1 Answer | Add Yours
The very opening line of the novel demonstrates Nick's ability to listen and to retain that which he has heard:
In my younger and more vulnerable years my father gave me some advice that I’ve been turning over in my mind ever since.
“Whenever you feel like criticizing any one,” he told me, “just remember that all the people in this world haven’t had the advantages that you’ve had.”
Here he shows that even as a child, he was capable of listening and actually hearing and understanding a message that would later serve a purpose. This is an important detail to note at the very beginning of the book.
Other examples within the first two chapters of Nick's keen ability to listen (and pay attention) come in the form of details which other narrators might miss. It seems Nick leaves nothing out, and even includes rumors or other conversations to enhance the scene he currently describes. When visiting the Buchanans, for example, Daisy and Tom seem to do most of the talking. Nick misses nothing, and proves this with personal analysis woven into his retelling of the story for the audience:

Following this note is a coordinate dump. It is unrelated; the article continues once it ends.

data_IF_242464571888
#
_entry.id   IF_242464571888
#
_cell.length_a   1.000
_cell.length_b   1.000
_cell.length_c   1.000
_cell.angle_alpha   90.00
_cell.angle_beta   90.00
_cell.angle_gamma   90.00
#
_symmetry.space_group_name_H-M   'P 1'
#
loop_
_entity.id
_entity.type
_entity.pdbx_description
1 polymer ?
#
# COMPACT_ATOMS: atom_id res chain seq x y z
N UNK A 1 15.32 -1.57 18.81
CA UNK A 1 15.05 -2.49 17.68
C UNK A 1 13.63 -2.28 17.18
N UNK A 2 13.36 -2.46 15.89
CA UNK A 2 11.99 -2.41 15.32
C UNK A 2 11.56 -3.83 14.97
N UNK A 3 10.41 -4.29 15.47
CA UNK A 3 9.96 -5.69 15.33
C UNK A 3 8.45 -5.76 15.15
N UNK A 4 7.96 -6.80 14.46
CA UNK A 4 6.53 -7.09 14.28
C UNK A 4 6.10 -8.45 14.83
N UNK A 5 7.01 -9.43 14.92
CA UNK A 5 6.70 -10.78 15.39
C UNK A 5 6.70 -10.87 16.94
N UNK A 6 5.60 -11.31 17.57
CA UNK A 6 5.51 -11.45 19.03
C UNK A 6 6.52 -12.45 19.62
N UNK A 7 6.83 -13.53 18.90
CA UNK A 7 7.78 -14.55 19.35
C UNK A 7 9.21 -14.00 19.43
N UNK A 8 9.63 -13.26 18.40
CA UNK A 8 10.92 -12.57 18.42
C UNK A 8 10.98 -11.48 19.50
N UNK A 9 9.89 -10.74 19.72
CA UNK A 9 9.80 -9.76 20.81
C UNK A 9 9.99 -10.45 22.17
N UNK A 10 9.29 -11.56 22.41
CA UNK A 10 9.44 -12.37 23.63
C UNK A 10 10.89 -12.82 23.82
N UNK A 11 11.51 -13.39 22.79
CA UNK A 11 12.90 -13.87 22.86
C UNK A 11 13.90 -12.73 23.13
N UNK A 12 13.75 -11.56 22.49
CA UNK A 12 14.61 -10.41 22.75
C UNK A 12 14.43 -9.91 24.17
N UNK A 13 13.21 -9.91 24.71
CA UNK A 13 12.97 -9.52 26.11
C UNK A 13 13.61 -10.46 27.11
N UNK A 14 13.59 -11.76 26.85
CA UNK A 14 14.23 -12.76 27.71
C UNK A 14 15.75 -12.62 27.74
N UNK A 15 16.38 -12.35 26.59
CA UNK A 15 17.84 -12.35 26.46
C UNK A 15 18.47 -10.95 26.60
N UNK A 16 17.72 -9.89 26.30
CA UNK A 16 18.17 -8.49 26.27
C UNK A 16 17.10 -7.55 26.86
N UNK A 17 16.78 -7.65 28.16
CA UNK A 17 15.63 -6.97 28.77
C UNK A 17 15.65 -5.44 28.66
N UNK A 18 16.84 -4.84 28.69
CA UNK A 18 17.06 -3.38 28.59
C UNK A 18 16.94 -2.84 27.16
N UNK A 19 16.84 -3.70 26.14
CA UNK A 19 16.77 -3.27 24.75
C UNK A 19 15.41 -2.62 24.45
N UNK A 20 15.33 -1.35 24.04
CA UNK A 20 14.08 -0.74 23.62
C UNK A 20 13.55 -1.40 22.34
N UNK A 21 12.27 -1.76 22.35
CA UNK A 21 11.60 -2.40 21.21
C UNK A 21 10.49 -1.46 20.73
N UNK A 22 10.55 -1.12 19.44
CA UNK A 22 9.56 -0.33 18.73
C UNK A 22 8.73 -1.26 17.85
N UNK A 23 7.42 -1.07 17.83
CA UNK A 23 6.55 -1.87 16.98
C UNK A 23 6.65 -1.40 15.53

She hinted in a murmur that the surname of the balancing girl was Baker. (I’ve heard it said that Daisy’s murmur was only to make people lean toward her; an irrelevant criticism that made it no less charming.) (Chapter 1)
Throughout the story, it often seems that Nick is an inactive onlooker in each scene, providing a chronicle of events, pointing out details, and listing dialogue, so that the reader often forgets he is also a character who is present with other characters.
We’ve answered 288,284 questions. We can answer yours, too.Ask a question